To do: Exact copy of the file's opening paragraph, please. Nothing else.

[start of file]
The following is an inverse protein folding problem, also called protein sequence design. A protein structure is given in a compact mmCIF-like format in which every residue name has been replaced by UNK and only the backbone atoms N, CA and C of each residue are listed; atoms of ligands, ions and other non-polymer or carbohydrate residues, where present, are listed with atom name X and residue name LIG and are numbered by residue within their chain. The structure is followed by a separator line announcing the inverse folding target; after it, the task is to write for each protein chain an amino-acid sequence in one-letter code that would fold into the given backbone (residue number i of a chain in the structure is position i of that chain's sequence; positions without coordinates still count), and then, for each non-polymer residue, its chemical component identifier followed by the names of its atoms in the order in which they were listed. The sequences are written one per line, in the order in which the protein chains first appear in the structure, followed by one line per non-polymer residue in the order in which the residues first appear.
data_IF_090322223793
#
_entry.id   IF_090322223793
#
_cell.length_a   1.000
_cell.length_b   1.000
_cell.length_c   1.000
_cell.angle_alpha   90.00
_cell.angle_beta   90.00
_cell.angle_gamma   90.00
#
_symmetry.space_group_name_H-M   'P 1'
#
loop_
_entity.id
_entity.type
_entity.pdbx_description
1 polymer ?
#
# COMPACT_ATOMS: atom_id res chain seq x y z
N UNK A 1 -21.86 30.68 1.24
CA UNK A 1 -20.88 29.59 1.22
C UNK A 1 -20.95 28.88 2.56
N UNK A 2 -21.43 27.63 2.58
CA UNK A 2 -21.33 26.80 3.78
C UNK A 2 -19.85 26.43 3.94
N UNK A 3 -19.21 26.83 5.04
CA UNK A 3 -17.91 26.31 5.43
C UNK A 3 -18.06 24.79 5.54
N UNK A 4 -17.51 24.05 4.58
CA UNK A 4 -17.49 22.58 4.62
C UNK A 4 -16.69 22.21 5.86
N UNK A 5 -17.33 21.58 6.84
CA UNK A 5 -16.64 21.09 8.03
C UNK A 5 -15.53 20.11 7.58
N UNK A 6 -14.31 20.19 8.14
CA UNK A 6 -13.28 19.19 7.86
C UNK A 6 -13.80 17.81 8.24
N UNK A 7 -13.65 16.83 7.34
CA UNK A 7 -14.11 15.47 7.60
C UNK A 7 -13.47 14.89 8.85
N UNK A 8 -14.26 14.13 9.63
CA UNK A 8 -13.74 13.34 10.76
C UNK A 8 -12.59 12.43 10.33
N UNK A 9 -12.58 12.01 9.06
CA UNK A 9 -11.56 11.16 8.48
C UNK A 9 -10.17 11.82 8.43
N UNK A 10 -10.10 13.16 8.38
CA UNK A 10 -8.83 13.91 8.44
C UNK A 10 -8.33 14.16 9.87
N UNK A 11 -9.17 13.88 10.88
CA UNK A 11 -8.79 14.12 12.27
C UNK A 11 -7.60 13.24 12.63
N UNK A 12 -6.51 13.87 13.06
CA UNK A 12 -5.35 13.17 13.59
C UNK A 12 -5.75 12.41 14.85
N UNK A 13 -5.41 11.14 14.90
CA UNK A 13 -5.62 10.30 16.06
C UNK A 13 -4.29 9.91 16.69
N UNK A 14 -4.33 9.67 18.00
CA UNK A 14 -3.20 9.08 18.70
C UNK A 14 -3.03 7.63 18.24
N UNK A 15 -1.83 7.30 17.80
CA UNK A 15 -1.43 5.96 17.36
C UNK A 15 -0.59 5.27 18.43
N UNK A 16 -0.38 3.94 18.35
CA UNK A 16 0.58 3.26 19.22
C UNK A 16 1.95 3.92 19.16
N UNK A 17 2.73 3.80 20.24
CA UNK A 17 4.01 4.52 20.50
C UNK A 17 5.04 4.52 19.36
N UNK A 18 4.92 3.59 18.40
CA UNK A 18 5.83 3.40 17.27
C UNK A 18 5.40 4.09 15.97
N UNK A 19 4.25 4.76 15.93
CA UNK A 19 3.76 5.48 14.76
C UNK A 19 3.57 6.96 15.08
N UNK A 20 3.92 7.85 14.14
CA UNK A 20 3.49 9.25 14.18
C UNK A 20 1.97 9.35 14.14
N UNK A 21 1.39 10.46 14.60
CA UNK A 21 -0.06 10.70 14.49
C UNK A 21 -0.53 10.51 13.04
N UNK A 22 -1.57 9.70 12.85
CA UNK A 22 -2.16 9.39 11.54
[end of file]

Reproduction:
The following is an inverse protein folding problem, also called protein sequence design. A protein structure is given in a compact mmCIF-like format in which every residue name has been replaced by UNK and only the backbone atoms N, CA and C of each residue are listed; atoms of ligands, ions and other non-polymer or carbohydrate residues, where present, are listed with atom name X and residue name LIG and are numbered by residue within their chain. The structure is followed by a separator line announcing the inverse folding target; after it, the task is to write for each protein chain an amino-acid sequence in one-letter code that would fold into the given backbone (residue number i of a chain in the structure is position i of that chain's sequence; positions without coordinates still count), and then, for each non-polymer residue, its chemical component identifier followed by the names of its atoms in the order in which they were listed. The sequences are written one per line, in the order in which the protein chains first appear in the structure, followed by one line per non-polymer residue in the order in which the residues first appear.